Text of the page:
/ 29 November 2013

Zim: Mines lose their shine, worries govt

Zim: Mines Lose Their Shine, Worries Govt

There is increasing concern in ­government that the country's diamond production has dipped just as it has been given the green light to sell its diamonds in Europe, and is considering mortgaging its mineral resources in exchange for financial assistance from China.

Zimbabwe is keen to ensure that its turnaround strategy for the economy, the Zimbabwe Agenda for Sustainable Socio-Economic Transformation (Zim Asset), is financed by proceeds from the Marange gemstones.

Western financial institutions such as the World Bank and International Monetary Fund have refused to give in to Harare's cash pleas until the country pays its arrears, estimated at nearly $12-billion.

Beijing is being held out as one of Harare's last hopes of a cash injection, with Mining Minister Walter Chidhakwa indicating at a meeting of industry executives in Bulawayo last month that he was amenable to the idea of mortgaging the country's mineral resources for "long-term" investments.

Fred Moyo, the deputy minister of mines and mining development, this week said that the government was "worried" that the diamond sector had announced forecasts it was unable to meet.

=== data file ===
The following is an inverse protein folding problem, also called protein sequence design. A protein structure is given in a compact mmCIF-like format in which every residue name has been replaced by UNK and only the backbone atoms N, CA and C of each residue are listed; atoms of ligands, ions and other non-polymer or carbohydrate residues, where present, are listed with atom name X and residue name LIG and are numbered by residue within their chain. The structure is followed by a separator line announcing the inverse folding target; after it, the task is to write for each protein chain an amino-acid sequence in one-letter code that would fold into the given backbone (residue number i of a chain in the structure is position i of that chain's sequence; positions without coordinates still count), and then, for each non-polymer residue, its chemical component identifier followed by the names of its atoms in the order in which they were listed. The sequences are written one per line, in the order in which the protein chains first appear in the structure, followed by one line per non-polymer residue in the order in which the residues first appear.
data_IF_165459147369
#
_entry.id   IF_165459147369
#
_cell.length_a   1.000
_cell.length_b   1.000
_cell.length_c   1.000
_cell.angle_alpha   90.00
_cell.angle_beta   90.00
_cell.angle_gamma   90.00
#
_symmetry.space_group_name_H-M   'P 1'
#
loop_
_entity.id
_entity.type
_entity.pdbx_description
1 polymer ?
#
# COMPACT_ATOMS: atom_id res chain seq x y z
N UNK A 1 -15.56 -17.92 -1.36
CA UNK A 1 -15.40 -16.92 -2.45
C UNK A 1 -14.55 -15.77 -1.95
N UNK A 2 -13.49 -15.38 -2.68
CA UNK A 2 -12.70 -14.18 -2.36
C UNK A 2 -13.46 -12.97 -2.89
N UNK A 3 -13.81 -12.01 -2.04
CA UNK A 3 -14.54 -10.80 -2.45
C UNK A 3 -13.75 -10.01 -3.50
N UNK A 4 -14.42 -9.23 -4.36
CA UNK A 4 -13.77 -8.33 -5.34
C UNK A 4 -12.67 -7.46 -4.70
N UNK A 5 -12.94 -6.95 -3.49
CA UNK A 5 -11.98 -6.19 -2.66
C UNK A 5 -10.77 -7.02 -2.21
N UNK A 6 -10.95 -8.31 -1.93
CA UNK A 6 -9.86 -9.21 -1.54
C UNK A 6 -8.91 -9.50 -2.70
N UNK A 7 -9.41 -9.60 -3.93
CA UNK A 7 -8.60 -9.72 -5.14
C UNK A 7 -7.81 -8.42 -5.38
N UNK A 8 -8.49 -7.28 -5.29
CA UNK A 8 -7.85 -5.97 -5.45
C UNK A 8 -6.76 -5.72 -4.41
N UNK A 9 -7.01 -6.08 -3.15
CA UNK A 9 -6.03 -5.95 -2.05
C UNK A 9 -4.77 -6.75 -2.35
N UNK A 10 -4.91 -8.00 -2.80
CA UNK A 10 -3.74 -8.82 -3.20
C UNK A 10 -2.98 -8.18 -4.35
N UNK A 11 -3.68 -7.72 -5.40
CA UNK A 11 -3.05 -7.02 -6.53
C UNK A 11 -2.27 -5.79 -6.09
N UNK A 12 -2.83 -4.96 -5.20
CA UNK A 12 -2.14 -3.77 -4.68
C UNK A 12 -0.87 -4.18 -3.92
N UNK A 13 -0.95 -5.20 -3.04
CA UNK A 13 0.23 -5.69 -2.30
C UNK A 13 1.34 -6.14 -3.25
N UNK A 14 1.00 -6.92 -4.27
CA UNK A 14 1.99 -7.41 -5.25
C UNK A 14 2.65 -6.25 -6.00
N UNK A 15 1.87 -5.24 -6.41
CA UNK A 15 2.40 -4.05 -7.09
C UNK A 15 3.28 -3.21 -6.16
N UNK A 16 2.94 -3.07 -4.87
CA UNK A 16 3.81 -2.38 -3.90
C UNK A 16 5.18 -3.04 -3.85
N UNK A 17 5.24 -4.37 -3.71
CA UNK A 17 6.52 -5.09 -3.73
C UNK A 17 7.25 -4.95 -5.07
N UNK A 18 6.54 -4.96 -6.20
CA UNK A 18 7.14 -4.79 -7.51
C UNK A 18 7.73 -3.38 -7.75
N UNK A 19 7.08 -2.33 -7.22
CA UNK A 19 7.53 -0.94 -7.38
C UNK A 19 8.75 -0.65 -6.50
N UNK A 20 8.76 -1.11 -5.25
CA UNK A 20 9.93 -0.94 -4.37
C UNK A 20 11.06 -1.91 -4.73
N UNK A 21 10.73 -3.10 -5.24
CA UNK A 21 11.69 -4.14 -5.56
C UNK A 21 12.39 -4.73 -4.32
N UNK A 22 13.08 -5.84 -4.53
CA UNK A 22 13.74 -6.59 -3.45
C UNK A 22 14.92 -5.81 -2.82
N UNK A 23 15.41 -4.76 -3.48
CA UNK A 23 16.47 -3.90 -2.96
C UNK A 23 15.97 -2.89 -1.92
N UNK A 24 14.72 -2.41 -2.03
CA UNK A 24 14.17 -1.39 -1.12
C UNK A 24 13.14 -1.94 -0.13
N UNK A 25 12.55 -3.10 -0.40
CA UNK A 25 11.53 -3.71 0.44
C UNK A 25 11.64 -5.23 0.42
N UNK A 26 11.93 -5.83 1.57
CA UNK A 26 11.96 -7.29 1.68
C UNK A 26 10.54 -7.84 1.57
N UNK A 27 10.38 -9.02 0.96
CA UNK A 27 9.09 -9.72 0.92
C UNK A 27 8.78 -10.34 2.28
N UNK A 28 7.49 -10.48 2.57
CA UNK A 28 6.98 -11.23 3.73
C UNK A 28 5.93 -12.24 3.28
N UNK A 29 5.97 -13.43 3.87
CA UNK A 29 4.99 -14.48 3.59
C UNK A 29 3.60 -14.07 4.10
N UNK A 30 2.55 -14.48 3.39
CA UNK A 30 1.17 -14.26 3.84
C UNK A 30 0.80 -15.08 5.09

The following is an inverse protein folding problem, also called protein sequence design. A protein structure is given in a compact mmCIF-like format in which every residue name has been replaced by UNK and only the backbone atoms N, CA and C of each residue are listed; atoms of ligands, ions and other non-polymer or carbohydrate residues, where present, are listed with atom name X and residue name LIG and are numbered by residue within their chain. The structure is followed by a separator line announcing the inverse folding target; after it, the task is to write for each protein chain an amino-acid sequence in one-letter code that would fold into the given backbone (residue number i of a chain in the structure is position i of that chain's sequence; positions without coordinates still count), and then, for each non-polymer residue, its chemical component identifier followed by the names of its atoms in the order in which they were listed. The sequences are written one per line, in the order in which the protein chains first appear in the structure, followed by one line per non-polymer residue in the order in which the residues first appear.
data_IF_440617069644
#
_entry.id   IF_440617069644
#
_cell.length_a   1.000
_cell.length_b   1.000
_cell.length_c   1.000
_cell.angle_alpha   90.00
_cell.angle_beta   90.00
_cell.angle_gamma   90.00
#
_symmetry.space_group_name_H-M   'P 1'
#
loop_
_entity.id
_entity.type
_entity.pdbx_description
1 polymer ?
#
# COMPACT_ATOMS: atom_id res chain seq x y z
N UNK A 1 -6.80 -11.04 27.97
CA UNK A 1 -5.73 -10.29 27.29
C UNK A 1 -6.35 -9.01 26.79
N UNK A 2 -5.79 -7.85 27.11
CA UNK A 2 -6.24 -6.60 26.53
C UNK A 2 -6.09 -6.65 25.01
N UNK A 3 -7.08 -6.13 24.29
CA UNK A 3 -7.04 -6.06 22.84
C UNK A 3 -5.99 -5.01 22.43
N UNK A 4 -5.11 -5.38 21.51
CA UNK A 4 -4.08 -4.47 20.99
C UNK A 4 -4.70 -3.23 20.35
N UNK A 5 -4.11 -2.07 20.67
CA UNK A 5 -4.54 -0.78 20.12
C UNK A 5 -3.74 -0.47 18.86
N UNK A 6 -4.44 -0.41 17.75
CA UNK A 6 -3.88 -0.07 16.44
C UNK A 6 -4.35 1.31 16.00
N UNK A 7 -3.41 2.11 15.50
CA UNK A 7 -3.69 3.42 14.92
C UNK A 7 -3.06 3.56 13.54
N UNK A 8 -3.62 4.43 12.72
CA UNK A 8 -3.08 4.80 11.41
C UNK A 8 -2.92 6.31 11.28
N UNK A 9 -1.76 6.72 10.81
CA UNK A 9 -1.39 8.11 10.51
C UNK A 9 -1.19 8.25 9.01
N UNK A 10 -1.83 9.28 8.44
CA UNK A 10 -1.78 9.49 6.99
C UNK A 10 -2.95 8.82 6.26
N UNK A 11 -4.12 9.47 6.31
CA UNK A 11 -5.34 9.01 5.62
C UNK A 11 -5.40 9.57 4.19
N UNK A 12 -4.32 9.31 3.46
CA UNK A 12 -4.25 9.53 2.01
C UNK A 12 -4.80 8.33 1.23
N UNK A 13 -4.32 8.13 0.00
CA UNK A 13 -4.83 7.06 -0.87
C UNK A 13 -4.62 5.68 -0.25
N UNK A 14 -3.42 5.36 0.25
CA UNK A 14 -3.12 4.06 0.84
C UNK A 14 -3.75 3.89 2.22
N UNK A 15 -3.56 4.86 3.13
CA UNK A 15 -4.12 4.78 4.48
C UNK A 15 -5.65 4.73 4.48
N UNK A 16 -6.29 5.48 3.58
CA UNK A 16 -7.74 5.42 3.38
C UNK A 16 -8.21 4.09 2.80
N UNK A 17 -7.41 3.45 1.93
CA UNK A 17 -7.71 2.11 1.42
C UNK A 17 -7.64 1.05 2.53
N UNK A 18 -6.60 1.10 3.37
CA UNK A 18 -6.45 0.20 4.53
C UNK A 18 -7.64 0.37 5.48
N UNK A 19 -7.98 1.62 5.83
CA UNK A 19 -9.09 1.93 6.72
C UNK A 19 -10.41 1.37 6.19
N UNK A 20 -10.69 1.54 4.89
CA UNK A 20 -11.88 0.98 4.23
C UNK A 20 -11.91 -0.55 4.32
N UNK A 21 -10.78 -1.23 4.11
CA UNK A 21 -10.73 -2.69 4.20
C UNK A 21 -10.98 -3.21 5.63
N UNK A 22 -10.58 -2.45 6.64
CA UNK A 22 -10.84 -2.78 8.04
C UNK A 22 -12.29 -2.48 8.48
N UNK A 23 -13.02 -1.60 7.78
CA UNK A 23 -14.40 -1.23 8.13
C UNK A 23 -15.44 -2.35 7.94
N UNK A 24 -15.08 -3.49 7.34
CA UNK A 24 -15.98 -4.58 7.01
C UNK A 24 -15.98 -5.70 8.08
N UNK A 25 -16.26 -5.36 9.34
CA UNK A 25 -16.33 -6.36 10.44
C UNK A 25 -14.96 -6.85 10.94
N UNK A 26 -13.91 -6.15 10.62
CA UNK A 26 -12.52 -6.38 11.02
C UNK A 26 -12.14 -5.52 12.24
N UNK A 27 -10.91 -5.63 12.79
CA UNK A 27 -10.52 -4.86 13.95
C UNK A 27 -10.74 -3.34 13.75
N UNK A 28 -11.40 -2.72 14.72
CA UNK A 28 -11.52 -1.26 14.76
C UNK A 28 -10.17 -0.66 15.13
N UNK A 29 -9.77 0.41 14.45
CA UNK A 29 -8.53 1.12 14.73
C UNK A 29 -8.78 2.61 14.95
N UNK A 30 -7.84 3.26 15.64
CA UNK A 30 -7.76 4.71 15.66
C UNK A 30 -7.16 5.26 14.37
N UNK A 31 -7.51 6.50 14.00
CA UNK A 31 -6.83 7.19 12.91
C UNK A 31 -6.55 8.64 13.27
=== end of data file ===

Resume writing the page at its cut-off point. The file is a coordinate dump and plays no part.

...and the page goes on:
"Production targets are not being met and there is the issue of capital, mine planning and geological matters. Some things are not being done right. There seems to be a tendency to explore as they mine. We have therefore asked them to give us forecasts in line with Zim Asset. We expect concrete figures by the end of the month, and we hope that this time the figures will be sound and achievable."

The treasury is faced with the tough task of drawing up the budget, which it has postponed, and hopes to anchor partly on the proceeds of diamond sales. Finance Minister Patrick Chinamasa is now expected to announce the budget next month.

Under the previous government of national unity, former Finance Minister Tendai Biti expected to receive nearly $600-million of an initial $4-billion 2012/2013 budget from the Marange diamonds, only to revise budget projections downwards to $3.4-billion after diamond mining companies said sanctions were ­affecting sales.

Zanu-PF insiders say the party is wary of a repeat of non-remittance of diamond revenue to the treasury, as the ruling party is seeking to fulfil promises made during the election campaign, including increasing the salaries of 230 000 public servants .

"The reported depletion is likely to limit potential sources of government income. That increases the heat in an already deteriorating macro economic environment," said Trevor Maisiri, a senior analyst at the International Crisis Group.

A recent World Bank report on the country's gems, titled Zimbabwe Growth Recovery, in light of a tight liquidity environment, highlights the urgency of new investment in the diamond mining sector to increase production.

The World Bank said a $15-million investment could increase production by up to 15.2-million carats a year by 2018 from the estimated 12-million carats currently.